Horizon Hospice and Palliative Care collaborates with Rush University Medical Center to provide end-of-life Care in a comforting environment to patients in the Chicagoland area. This spring, Horizon Hospice
and Palliative Care and Rush University Medical Center will be opening the first inpatient hospice unit at a major medical center in Chicago in order to provide patients with comfort, dignity and compassionate care during their final days. The new, 13-bed unit called the Ada F. Addington Inpatient Hospice Unit, in honor of Horizon Hospice’s founder, will accommodate infants, children and adults.
The Coleman Foundation provided a challenge grant to Horizon Hospice toward the capital campaign to build an inpatient unit in the Bowman Center on Rush’s Campus. The grant was awarded as part of the Foundation’s goal to support services as they relate to the continuity of care for cancer patients, as a large percentage of hospice care is provided to cancer patients.
Hospice care is end-of-life medical, psychological and spiritual care. Hospice caregivers may provide palliative care, which focuses on controlling pain and other symptoms so a patient can remain as alert and comfortable as possible. Hospice programs also provide services to support a patient's family. Although hospice care in the U.S. primarily is provided in a patient’s home, some patients have medical needs that cannot be provided at home and therefore are provided in an inpatient facility. The collaboration with Rush will offer terminally ill patients and their loved ones peace of mind knowing that they can stay in a comforting environment where they’ll receive the care they need to alleviate their suffering.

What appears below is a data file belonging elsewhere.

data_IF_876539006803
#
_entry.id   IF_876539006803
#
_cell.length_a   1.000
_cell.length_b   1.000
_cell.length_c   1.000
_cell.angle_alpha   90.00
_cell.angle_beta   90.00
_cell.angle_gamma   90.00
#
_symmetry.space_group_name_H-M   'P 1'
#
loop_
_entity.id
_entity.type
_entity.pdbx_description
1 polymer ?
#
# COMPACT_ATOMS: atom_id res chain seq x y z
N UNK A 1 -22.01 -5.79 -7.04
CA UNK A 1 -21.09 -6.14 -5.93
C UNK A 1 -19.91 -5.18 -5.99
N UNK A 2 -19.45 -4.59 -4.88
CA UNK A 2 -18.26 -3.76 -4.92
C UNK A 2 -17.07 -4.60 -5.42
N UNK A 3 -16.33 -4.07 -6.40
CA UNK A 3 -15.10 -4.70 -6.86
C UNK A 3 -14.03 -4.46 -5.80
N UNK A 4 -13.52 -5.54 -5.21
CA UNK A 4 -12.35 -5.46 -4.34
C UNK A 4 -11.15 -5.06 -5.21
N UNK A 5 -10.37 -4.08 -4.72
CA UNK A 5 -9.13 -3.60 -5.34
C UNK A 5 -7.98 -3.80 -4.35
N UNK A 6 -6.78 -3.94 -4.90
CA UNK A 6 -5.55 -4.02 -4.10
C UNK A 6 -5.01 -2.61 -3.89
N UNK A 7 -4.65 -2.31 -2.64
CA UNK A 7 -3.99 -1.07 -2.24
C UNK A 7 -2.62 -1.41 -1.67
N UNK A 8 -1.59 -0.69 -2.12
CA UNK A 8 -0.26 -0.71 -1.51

A dedication ceremony was held on Monday, April 30, to unveil the new facility. Chicago Mayor Rahm Emanuel and more than a hundred guests joined founder, Ada Addington, Executive Director of Horizon Hospice, Mary Runge, Rush CEO, Larry Goodman, MD, as well as doctors, nurses, staff, and donors to tour the new unit.
“This dedicated inpatient unit will provide not only optimal medical care for the patient, with hospice-trained physicians and nurses, but also a dedicated interdisciplinary team of social workers, chaplains and volunteers to make sure that the patient and family are receiving the best psychosocial and spiritual care possible,” said Joanna Martin, MD, Horizon Hospice medical director.